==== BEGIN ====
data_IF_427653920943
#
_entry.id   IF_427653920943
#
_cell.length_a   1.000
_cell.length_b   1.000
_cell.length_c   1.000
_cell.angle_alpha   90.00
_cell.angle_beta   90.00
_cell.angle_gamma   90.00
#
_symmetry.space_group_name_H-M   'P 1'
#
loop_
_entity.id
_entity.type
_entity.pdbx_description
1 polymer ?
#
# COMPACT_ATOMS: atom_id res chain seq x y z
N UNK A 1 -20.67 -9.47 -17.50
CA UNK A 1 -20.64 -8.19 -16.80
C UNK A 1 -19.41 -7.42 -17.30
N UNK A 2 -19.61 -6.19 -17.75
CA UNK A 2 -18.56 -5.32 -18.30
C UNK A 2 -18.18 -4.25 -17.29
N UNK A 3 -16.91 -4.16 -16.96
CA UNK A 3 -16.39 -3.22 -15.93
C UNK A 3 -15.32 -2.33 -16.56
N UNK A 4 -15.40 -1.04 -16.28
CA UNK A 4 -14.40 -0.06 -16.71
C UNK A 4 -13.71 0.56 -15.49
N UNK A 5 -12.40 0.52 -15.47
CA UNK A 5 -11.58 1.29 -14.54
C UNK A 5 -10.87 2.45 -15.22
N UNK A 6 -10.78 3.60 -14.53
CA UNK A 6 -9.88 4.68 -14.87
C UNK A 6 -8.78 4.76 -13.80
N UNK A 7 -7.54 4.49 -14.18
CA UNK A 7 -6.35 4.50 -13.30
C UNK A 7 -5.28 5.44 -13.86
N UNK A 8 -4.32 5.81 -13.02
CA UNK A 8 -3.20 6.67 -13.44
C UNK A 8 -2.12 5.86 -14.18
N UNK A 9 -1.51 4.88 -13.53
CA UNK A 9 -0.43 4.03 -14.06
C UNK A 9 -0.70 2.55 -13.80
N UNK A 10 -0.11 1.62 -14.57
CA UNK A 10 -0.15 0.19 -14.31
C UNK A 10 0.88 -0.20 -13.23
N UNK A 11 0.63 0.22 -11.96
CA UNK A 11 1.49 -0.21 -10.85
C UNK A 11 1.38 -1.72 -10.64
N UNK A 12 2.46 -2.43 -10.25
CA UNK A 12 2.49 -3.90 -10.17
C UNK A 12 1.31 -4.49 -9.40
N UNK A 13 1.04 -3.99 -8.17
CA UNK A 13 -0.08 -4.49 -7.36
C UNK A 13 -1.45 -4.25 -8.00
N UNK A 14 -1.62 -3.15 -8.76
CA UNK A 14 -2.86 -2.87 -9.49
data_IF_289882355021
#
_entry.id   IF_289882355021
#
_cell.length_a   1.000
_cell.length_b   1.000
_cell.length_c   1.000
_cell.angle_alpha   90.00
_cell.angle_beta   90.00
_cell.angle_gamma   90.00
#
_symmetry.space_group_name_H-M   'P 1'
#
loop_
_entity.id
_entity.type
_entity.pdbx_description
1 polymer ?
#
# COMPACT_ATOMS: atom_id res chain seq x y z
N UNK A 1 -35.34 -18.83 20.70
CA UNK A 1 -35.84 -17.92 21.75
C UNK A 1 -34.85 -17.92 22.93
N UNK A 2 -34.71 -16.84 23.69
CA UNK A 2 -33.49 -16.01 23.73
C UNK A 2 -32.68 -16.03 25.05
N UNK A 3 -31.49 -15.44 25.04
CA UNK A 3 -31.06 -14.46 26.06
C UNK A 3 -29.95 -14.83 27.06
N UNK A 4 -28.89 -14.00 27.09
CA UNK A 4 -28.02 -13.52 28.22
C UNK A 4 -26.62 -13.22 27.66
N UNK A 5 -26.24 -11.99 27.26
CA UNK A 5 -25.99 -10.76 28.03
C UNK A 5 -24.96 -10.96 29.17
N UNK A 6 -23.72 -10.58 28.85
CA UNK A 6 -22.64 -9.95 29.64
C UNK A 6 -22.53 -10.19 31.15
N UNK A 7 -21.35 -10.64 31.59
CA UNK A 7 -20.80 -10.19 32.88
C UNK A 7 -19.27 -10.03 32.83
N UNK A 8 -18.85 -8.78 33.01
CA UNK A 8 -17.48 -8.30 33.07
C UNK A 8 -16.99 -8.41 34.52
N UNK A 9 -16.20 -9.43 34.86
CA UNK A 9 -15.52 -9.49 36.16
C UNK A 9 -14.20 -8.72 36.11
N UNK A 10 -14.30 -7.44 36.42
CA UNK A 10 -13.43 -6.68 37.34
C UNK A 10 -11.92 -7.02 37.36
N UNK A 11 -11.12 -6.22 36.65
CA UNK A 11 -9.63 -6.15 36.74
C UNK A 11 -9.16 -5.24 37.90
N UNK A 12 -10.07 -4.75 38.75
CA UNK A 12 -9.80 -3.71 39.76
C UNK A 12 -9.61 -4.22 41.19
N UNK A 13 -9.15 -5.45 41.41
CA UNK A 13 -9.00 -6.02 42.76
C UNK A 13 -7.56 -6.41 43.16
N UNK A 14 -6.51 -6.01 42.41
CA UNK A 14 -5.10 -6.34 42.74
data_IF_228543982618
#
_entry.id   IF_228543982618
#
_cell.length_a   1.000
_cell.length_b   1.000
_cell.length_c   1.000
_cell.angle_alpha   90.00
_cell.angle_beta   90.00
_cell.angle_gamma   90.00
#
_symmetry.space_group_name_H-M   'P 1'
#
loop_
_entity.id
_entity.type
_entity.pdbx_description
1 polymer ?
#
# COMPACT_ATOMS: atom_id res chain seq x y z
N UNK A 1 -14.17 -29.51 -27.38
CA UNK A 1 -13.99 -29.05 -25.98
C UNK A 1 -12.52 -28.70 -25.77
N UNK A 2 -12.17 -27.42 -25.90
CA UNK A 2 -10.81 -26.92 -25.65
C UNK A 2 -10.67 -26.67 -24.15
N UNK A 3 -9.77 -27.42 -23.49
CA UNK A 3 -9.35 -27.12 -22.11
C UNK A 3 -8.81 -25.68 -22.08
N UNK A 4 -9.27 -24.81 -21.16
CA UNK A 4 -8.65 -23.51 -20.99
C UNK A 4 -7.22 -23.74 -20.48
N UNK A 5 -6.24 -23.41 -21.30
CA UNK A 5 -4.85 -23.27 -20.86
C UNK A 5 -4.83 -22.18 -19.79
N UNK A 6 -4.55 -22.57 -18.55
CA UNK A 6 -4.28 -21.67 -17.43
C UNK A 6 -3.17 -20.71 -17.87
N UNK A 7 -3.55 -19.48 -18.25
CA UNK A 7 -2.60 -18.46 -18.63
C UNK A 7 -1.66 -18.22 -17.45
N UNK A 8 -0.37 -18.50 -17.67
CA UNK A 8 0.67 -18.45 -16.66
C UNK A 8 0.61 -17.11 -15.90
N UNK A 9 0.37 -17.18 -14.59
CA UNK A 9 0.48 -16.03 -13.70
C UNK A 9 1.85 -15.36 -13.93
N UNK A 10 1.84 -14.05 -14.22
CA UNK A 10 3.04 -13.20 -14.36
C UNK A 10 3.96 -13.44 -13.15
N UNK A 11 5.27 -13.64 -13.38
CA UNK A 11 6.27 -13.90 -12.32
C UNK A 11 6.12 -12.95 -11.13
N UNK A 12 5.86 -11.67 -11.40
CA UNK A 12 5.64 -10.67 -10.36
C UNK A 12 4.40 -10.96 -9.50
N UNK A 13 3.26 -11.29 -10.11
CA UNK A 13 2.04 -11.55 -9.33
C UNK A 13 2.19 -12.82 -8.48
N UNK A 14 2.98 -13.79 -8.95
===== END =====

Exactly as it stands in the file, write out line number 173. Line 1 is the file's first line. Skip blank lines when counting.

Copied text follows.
N UNK A 11 5.27 -13.64 -13.38